Straight after lunch we were greeted by Emmanuel and his mother at Domaine Gelin in Fixin (a neighbouring village of Gevrey Chambertin). The wines available at this estate are from the 2014 vintage as they hold the wines until they are ready for commercialisation. The wines of Fixin are of a rather rustic and deeper style. Domaine Gelin are without doubt one of the superstar of this Appellation.
Then we had a short drive back to the village of Gevrey to meet the Livera family, daughter Helene (a wonderful and funny early thirties lady) presented us the 2017 range out of the barrel. Although the malolactic fermentation hasn’t started, we had the confirmation that 2017 in Gevrey Chambertin will have wonderful attributes and could be compared with the 2000 vintage! Maybe not as rich and filling as the 2016, however the wines are transparent, precise and very clean.
The highlight of the day would have to be our fifth and final meeting and tasting with the Barthod-Boillot family! This is a classy act! Three Domaines in one, with Ghislaine Barthod, Chambolle-Musigny, Louis Boillot Volnay/Gevrey/Pommard and son Clement Boillot-Barthod, Moulin a Vent all under the same roof in Chambolle Musigny. The experience to taste these very high quality wines with these hugely talented personages is unique to say the least. The wines have something extra and you understand why they are so sought after in the world. This is always a very long tasting but once you are down in the very old cellars of these wonderful people time stops!
For dinner we experienced a newish restaurant in Beaune, Bistro des Cocottes in the city center. I had my first oysters of the year and Charlotte enjoyed Brouillade d’oeuf et fromage de chevre. A well-recommended bistro, next time you are in this region it’s worth having a try.
#JCINFRANCE – January 2018 - Day Six
Back to serious work today! The day commenced with our first meeting/tasting at 9.30am with another newish Domaine for us, Domaine Lavantureux. The two young brothers David and Arnaud have now firmly taking over the family business, in a little village next to Chablis called Lignorelles. Most of their Chablis are aged in barrels, which give the wines some roundness and complexity, yet they are still managing to keep the minerality of a typical Chablis wine. Their wines are outstanding but unfortunately, like a lot of Chablis producers, the volumes are extremely small due to the last complicated years of frost and hail. For example in 2017, Lavantureux family lost more than 85% of their crop, very sad!
From there we tasted at one of the biggest names in Chablis, Domaine Raveneau. Isabelle, the daughter, showed us the 2016 range of wines straight from the barrels and a few of the 2017 out of the vats. As usual the superb wines of this Domaine have an extra “je ne sais quoi”, with its extra texture and mouthful. At Raveneau, unlike Lavantureux, the crop was lower in 2016 than 2017, meaning volumes are right down.
After lunch we visited the other big name of the village, Domaine Vincent Dauvissat. Again this is the new generation, the daughter Etiennette, who took us to the wonderful old cellar, where I have been trying wines for over 25 years. It is always an amazing experience, going down to the very old cellars and tasting Chablis with a unique character and feel. Like Raveneau, these wines are sought after and after you have tried them you will understand why.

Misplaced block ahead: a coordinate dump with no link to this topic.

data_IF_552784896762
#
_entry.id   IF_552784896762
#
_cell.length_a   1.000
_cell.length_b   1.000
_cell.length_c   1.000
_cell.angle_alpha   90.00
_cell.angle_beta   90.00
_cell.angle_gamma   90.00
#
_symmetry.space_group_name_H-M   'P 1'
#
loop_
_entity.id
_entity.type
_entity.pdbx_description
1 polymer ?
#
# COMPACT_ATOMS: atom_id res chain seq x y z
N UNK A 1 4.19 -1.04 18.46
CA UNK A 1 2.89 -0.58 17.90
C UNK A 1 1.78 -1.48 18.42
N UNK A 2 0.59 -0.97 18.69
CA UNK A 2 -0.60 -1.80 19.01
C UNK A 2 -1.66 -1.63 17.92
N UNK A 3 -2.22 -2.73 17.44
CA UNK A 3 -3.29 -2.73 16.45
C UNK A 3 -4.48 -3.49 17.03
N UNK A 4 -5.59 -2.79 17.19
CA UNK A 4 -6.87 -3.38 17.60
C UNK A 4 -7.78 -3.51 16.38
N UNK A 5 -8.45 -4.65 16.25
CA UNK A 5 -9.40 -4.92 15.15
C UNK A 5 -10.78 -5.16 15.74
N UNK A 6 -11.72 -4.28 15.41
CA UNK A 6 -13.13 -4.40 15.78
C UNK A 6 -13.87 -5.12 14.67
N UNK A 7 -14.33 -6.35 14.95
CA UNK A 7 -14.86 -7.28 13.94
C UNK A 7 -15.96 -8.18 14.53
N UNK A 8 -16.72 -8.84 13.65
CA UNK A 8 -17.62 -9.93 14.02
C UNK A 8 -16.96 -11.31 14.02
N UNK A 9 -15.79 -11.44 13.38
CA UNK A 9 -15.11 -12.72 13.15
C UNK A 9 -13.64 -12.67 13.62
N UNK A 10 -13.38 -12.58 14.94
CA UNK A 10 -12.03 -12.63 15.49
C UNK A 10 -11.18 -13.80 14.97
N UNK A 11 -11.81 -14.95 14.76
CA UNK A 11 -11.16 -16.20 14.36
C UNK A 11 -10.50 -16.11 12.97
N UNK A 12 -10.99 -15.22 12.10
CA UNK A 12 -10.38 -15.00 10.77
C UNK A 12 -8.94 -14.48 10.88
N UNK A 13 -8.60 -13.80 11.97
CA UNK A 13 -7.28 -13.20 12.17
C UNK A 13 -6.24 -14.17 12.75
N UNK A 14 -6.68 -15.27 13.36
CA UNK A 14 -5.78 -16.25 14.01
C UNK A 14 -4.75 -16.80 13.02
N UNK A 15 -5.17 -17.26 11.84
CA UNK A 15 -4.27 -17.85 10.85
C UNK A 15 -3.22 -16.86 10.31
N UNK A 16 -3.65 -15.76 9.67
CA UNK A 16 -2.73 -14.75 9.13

With that we were finished with our little stay in Chablis and had to drive down (1.5 hours) to the town of Beaune. We still had some time in our day so we were able to visit another Domaine, Domaine Camille Giroux. Winemaker Carel took us down to the enormous underground cellars, where we tasted, out of the barrel, a lot of the 2016 red wines (red wine being their main style). I was even more so convinced that 2016 red burgundy have the perfect expression of Pinot Noir- pure, transparent, delicate and balanced. Carel gave us the opportunity of trying some of the 2017 vintage, and while they might not have the stuffing of ’16, they are still extremely pure, clean and balanced- watch this space! As a treat, Carel brought out a wine bottle covered in dust and gave us a taste. The wine was a Volnay Premier Cru of the year 1966!! What an experience! The wine was still alive, and showing leathery, truffle and mushroom characters, and the palate was silky, hugely complex and still holding.
For dinner we went to a cute little bistro-like restaurant, La Buissonnière, which used traditional ingredient in a modern, fun and delicious way! We ate frogs legs, marrow toast and even sweet bread – A first for Charlotte!
#JCINFRANCE – January 2018 - Day Five
As we had a day off, we started our morning visiting the Chablis Sunday market. After we toured the different vineyards and drove to the small town of Joigny, where I started my apprenticeship at three star Michelin ‘La Cote St Jacques’ 38 years ago.
#JCINFRANCE – January 2018 - Day Four
We had an early start this morning, on the road by 7.30am for our 3.5 hour drive to Saint Bris le Vineux (South of the Chablis Appellation). As the sun rose, it uncovered a beautiful clear blue sky but the temperature is down to 0.